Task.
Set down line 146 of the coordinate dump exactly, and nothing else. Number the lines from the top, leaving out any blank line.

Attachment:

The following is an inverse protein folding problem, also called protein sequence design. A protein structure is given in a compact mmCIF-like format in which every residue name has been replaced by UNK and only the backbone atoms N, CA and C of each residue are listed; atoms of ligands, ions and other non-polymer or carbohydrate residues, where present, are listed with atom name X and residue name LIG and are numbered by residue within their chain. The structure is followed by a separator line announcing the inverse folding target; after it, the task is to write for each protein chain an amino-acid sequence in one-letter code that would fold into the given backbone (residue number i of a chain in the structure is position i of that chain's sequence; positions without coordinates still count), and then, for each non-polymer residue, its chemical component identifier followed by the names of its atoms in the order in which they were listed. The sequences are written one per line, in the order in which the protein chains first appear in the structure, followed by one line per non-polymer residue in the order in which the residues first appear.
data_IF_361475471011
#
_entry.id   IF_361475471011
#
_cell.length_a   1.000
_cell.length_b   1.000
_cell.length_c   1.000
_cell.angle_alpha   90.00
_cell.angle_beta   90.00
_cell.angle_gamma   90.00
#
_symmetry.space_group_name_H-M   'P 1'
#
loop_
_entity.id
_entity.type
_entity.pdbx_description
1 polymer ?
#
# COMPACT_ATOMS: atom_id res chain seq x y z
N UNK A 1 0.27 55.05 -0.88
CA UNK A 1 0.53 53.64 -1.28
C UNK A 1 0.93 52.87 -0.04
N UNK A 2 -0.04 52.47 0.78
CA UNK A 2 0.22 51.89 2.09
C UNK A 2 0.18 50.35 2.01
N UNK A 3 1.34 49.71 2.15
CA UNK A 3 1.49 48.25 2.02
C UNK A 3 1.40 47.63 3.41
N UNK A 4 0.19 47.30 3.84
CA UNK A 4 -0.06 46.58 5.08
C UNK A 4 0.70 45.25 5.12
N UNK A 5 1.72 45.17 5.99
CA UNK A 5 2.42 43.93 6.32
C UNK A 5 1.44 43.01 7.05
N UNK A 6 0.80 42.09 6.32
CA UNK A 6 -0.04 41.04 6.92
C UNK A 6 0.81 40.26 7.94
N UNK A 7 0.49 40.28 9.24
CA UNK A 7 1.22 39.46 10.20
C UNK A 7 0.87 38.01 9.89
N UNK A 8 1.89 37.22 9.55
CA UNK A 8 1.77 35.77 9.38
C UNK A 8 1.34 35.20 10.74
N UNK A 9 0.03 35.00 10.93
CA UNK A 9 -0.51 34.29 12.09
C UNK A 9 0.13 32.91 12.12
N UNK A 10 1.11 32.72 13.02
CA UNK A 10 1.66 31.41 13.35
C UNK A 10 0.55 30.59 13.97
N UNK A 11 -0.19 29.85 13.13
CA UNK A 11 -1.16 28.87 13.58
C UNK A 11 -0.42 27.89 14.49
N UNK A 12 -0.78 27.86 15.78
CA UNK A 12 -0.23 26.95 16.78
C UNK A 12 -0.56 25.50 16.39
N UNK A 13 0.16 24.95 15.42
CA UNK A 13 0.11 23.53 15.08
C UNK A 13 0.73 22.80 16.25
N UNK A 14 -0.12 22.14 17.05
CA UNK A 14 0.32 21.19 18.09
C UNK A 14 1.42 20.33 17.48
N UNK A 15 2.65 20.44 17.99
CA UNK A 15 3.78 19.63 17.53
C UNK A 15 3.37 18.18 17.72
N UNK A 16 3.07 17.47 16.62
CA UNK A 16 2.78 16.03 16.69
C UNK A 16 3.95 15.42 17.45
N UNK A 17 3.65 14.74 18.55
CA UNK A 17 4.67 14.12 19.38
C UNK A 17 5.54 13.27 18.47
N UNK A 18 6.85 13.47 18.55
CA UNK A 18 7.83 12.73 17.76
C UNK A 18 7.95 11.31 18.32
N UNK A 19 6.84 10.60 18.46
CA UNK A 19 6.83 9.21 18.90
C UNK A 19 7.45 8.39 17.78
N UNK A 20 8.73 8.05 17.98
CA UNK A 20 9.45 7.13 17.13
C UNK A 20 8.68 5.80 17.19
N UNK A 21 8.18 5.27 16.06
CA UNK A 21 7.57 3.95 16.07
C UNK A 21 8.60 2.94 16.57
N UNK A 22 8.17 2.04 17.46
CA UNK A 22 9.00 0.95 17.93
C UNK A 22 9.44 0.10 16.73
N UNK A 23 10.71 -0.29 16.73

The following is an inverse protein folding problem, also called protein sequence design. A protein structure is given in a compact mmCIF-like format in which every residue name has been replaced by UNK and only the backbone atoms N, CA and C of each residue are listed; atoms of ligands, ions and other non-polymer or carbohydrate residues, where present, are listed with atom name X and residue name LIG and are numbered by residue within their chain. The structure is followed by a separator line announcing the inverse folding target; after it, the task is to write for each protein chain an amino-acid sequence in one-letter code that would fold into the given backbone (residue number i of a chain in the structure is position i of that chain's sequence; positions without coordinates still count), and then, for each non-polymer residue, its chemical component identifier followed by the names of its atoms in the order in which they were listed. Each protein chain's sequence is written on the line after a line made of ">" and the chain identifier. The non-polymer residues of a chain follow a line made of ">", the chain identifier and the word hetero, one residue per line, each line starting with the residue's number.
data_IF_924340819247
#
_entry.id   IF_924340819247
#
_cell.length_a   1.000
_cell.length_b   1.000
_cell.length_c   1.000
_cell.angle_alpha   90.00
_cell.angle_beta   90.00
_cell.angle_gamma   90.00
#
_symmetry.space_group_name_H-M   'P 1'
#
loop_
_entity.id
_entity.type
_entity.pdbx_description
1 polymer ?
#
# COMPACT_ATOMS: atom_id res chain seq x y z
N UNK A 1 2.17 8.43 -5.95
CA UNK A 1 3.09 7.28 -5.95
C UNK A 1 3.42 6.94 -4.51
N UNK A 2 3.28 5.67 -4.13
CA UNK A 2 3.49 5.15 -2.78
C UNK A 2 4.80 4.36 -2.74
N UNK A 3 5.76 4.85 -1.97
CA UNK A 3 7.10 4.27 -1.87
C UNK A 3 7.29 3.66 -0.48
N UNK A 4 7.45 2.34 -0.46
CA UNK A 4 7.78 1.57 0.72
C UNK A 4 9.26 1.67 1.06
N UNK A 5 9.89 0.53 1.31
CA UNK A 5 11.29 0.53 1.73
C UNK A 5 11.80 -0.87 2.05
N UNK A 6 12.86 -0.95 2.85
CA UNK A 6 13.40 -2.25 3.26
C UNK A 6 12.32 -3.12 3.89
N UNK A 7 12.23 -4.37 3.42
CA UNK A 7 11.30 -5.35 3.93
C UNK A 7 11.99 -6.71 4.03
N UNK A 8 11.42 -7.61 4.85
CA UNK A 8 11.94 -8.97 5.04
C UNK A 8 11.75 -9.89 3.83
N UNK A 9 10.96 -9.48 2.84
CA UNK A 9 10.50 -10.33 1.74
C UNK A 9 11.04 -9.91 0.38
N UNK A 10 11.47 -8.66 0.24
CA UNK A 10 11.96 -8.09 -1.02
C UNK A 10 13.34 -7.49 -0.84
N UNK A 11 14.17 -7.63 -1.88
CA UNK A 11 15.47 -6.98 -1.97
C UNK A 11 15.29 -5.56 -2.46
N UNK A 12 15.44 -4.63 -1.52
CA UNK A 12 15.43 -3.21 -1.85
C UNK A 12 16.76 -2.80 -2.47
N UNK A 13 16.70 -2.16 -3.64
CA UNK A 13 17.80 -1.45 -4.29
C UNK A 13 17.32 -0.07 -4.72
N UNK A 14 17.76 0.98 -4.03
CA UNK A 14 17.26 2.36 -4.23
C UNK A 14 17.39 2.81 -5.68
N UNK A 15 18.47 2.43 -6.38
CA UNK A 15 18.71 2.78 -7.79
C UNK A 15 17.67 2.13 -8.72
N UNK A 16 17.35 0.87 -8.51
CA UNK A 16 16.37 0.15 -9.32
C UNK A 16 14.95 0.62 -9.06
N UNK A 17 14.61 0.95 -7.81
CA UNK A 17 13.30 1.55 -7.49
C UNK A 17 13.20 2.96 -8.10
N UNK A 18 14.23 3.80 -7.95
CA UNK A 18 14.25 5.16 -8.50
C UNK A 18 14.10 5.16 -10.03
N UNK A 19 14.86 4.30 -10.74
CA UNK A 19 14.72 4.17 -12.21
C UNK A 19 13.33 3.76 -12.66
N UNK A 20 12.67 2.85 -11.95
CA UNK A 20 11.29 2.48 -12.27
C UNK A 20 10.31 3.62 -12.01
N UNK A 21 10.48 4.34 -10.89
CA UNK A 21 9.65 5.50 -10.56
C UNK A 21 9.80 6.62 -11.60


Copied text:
N UNK A 13 16.70 -2.16 -3.64